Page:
5 Steps to Insuring Your Vintage Automobile

This article instructs readers how to properly insure their vintage automobiles.

Vintage car collecting is a hobby practiced by people all over the world. Even American celebrities fall in love with them. Jay Leno is known for his huge collection of antique cars and motorcycles going all the way back to the early 20th century. Unfortunately, insuring a vintage automobile can be a bit tricky.

An insurance policy created for a classic or vintage automobile is a little different than a standard insurance policy drafted for a new vehicle or one that’s less than 30 years old. Because the owners of vintage cars don’t generally utilize their vehicles as a “daily driver,” insurance companies provide plans with special features for these older automobiles.

1. Figure out yearly mileage

According to Texas auto insurance worldclimate specialists, one of the biggest reasons a classic or vintage car policy will offer a different rate to the car owner is because it’s unlikely that the vehicle will see tens of thousands of miles on the road each year. Although there are exceptions to this rule, most vintage car drivers will get a rate that will consider a low mileage allotment such as 3,000 or 5,000 miles driven per year.

2. Research the value of the car

Figuring out how much a classic vehicle is worth from resources like “Kelly Blue Book” isn’t always possible. When configuring a policy, a vehicle owner should be able to provide information on how much the car is worth and how that figure was created. In the event of a total loss, a classic car owner may be able to recoup the full agreed-upon value of the vehicle instead of the actual cash value.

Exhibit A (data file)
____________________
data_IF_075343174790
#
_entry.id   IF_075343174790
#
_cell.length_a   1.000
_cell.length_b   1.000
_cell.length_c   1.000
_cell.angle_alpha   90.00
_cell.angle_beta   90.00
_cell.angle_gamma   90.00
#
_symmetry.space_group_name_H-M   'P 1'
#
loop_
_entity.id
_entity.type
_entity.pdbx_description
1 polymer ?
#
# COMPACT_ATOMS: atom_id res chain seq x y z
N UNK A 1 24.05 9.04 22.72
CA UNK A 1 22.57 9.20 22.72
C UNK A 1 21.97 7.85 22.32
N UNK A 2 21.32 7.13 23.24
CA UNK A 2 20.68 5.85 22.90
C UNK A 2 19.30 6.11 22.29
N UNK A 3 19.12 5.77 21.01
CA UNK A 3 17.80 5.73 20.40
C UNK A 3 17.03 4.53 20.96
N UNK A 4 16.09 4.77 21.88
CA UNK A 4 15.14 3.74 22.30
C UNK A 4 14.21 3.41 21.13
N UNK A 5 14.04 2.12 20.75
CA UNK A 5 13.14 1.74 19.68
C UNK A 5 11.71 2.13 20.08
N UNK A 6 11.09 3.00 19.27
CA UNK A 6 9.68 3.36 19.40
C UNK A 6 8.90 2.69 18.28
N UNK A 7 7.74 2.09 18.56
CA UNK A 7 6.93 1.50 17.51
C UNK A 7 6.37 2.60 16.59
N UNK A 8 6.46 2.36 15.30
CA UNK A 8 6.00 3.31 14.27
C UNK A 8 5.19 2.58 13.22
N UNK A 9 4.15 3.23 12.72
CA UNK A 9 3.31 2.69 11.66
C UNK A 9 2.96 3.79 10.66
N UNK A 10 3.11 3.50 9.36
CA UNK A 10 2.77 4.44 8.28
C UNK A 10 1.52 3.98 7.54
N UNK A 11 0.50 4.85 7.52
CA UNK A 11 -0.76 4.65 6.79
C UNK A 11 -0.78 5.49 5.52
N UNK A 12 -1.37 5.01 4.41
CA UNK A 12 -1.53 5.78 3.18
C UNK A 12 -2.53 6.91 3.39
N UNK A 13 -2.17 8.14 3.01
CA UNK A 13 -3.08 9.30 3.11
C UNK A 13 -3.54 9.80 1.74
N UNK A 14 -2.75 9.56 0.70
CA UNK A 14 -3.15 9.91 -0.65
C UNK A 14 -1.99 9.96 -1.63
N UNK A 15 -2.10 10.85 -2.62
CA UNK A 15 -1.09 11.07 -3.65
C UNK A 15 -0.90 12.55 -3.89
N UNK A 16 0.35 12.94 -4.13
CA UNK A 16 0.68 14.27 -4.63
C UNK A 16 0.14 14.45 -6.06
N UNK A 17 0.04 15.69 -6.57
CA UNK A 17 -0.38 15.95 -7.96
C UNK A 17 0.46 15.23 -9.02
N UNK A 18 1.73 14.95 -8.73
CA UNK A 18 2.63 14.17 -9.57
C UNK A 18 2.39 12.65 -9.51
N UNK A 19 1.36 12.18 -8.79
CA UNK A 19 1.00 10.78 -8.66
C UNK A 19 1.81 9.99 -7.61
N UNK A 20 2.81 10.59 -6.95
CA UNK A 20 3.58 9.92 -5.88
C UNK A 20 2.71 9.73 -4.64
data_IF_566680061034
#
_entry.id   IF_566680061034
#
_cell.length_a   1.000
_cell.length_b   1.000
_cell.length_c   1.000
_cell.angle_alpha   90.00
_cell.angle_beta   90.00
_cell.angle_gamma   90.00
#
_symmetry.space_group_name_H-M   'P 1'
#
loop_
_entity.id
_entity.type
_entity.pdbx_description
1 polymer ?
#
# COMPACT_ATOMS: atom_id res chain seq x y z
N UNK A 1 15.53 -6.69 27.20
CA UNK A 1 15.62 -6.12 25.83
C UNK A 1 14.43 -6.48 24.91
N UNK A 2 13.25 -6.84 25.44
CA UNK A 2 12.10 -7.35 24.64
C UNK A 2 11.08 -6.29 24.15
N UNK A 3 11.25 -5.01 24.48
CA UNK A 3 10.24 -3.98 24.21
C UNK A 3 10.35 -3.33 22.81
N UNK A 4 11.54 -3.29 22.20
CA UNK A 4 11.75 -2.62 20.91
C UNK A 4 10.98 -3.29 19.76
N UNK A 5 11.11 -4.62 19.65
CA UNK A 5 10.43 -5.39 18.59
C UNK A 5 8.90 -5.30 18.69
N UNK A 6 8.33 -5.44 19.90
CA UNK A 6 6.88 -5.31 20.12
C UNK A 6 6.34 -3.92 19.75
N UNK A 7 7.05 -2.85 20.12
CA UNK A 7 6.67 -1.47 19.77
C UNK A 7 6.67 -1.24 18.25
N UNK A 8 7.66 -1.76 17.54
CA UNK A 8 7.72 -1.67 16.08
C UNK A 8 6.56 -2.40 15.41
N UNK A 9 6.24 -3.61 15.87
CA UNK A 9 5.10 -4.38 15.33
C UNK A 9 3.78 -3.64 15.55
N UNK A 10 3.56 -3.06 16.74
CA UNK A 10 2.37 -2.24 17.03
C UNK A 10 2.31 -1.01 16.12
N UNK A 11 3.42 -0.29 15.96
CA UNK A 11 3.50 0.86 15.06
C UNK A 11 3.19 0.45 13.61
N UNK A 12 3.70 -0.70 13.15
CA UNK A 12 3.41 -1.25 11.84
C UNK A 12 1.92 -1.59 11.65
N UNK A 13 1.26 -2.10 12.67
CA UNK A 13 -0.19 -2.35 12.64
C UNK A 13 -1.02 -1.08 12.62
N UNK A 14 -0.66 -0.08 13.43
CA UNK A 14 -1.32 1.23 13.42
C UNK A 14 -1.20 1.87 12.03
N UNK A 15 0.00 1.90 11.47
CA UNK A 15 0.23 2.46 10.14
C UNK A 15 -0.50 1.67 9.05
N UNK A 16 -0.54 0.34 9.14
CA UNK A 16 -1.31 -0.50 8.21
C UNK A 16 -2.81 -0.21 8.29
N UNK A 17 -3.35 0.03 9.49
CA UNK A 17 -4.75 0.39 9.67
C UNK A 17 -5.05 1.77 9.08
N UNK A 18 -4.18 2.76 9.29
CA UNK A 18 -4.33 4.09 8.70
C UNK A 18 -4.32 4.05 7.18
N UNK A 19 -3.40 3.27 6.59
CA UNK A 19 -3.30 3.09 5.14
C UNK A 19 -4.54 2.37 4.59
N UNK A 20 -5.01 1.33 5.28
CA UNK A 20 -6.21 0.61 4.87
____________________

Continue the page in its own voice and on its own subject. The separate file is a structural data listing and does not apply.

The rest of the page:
3. Investigate multi-car policies

There might be some monetary benefit to getting a policy for a vintage car that also provides protection for a daily driver or other vehicle. Some classic car owners may own more than one vintage automobile and will likely benefit from placing those vehicles on a single policy.

4. Decide upon the deductible and extent of coverage

Many drivers with an old “beater” that’s a few decades old and is just used to do errands around town won’t have full coverage on the car and may have high deductibles, but that’s not always the case for a classic car. Just because a vintage automobile is old, this doesn’t necessarily mean that it’s not worth adding collision protection to the vehicle to ensure it will be fixed in the event of an accident.

5. Inquire about roadside assistance

Not every vehicle policy has a roadside assistance segment, but in the case of a vintage automobile such a feature is all but mandatory. Despite careful restoration and care of an old vehicle, an older car does

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